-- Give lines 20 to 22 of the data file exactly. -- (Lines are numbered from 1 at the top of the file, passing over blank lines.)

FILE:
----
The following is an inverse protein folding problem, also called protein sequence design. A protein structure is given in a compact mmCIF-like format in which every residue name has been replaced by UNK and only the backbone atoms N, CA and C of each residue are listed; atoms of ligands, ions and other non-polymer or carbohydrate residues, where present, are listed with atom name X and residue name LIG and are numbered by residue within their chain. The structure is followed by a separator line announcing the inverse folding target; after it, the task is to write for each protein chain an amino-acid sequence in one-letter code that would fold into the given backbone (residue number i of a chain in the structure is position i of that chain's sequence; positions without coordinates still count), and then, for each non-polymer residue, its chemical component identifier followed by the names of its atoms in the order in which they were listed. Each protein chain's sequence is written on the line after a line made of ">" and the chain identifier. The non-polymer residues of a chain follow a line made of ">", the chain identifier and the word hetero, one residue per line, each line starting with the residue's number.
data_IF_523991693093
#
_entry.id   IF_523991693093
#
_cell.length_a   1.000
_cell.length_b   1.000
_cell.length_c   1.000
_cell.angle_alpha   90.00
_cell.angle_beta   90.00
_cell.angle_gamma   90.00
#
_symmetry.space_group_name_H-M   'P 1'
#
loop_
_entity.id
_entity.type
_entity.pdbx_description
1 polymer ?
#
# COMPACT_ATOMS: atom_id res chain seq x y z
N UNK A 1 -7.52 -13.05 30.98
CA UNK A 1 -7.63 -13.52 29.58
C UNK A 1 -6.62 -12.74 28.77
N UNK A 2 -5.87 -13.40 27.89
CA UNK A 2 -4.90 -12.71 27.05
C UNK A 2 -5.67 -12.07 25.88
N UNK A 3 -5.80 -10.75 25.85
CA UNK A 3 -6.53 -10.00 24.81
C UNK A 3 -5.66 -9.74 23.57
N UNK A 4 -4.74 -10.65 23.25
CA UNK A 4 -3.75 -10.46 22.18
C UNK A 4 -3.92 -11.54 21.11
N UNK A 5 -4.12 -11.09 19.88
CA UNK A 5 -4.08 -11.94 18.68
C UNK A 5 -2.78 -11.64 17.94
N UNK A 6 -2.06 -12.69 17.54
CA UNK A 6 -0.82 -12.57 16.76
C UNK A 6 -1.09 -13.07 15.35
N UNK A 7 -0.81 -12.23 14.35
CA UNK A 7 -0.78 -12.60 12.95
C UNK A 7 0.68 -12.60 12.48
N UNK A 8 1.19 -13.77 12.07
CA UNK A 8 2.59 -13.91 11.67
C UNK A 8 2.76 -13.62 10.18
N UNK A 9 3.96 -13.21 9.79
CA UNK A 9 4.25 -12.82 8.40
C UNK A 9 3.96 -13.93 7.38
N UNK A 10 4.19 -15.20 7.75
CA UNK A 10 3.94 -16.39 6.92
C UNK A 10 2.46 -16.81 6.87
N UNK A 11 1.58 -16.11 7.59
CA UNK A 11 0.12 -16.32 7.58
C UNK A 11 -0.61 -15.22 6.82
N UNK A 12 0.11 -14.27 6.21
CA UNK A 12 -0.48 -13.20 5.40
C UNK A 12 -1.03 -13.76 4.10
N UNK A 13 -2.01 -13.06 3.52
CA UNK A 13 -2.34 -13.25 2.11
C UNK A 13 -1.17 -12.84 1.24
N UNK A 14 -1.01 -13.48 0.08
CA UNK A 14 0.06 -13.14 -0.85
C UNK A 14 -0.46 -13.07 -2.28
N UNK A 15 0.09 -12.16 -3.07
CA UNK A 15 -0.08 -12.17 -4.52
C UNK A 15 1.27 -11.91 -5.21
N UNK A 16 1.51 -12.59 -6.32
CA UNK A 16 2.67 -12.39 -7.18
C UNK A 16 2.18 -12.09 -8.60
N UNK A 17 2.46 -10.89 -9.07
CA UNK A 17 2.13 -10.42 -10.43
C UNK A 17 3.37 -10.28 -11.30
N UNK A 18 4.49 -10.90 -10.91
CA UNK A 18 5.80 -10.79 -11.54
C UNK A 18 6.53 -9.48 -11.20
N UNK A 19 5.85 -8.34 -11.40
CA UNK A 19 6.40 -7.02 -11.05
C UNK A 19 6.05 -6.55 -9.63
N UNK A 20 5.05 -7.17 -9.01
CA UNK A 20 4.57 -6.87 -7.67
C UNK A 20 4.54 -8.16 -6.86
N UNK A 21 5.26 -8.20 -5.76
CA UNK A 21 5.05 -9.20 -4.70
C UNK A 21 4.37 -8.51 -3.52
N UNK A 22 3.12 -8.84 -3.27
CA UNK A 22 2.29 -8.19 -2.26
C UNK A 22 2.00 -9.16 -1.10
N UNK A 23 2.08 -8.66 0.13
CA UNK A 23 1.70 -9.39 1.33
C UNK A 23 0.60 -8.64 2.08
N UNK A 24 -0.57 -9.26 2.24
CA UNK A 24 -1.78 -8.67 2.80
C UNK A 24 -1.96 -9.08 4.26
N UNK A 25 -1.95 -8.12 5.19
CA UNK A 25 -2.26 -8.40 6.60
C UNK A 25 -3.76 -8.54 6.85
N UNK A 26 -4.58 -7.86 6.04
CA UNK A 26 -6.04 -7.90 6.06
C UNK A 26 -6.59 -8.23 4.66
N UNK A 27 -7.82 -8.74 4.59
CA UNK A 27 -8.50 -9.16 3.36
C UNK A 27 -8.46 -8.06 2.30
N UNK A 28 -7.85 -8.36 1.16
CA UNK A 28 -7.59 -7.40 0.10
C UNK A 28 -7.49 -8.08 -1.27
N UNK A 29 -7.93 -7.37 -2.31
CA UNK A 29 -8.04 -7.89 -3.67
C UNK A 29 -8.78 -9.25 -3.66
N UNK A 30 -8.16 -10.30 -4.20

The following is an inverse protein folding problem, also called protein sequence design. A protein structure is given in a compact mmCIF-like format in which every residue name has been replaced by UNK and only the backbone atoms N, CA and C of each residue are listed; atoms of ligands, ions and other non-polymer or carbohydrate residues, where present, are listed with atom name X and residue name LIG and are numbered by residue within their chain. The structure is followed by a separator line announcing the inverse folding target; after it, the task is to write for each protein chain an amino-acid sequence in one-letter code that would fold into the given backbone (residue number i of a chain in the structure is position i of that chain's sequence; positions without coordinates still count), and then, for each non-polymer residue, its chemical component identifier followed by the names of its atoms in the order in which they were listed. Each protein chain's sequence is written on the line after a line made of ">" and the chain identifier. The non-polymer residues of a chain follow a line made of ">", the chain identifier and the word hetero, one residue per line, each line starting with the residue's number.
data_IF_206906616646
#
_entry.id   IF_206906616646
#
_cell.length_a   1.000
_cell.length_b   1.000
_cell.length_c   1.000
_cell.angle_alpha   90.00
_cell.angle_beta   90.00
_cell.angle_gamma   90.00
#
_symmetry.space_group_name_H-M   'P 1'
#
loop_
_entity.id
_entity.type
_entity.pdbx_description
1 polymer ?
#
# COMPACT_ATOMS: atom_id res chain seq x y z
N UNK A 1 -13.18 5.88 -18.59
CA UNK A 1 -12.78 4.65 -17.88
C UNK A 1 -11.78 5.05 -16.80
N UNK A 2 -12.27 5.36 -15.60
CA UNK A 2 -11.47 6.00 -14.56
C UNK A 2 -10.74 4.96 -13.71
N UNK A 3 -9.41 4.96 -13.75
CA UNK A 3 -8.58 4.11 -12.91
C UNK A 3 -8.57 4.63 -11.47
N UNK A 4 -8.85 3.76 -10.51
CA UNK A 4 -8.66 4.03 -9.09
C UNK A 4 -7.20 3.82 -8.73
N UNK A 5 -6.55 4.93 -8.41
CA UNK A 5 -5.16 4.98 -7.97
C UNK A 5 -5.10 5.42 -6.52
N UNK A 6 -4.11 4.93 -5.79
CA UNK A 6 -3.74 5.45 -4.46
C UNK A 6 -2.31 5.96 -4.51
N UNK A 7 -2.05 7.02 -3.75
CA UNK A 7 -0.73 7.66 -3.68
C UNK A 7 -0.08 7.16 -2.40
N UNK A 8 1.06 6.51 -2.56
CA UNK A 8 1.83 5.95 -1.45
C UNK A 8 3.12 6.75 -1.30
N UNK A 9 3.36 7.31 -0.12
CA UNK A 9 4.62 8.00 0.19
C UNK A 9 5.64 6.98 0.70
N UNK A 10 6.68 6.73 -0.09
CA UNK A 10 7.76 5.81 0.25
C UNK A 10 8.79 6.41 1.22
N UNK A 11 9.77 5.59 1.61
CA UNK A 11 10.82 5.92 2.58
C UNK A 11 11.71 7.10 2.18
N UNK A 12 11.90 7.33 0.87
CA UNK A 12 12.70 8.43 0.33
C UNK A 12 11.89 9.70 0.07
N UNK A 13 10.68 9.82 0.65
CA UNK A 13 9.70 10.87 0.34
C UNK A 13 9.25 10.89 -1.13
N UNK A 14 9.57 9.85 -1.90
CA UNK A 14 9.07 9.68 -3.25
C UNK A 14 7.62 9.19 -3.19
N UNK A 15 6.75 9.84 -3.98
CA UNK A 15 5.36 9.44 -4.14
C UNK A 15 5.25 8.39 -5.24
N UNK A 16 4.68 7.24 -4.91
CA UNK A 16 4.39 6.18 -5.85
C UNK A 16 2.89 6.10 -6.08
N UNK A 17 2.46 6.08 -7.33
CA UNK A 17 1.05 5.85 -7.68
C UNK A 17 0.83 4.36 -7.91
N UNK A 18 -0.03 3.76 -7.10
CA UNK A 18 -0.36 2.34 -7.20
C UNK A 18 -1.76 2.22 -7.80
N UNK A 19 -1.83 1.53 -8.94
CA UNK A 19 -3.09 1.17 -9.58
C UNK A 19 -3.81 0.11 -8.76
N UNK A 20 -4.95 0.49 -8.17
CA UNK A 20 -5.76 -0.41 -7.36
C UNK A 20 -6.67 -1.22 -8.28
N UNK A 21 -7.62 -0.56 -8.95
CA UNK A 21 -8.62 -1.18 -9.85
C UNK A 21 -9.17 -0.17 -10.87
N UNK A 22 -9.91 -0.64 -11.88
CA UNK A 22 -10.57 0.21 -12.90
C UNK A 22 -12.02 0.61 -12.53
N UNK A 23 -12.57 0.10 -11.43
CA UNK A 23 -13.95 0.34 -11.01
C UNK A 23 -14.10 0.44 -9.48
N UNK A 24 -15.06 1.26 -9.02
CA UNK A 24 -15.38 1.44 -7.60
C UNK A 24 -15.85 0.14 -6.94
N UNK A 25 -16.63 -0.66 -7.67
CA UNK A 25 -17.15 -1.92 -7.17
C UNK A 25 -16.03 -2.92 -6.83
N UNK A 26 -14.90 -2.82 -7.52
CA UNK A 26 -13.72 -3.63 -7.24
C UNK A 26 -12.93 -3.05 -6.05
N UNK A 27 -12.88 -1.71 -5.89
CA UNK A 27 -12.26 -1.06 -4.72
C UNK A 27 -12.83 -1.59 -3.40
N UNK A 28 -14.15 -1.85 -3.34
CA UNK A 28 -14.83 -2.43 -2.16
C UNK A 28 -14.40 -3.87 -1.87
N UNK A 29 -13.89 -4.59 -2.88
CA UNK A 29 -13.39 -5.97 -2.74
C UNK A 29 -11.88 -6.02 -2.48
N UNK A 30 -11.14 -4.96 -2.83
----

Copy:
#
# COMPACT_ATOMS: atom_id res chain seq x y z
N UNK A 1 -7.52 -13.05 30.98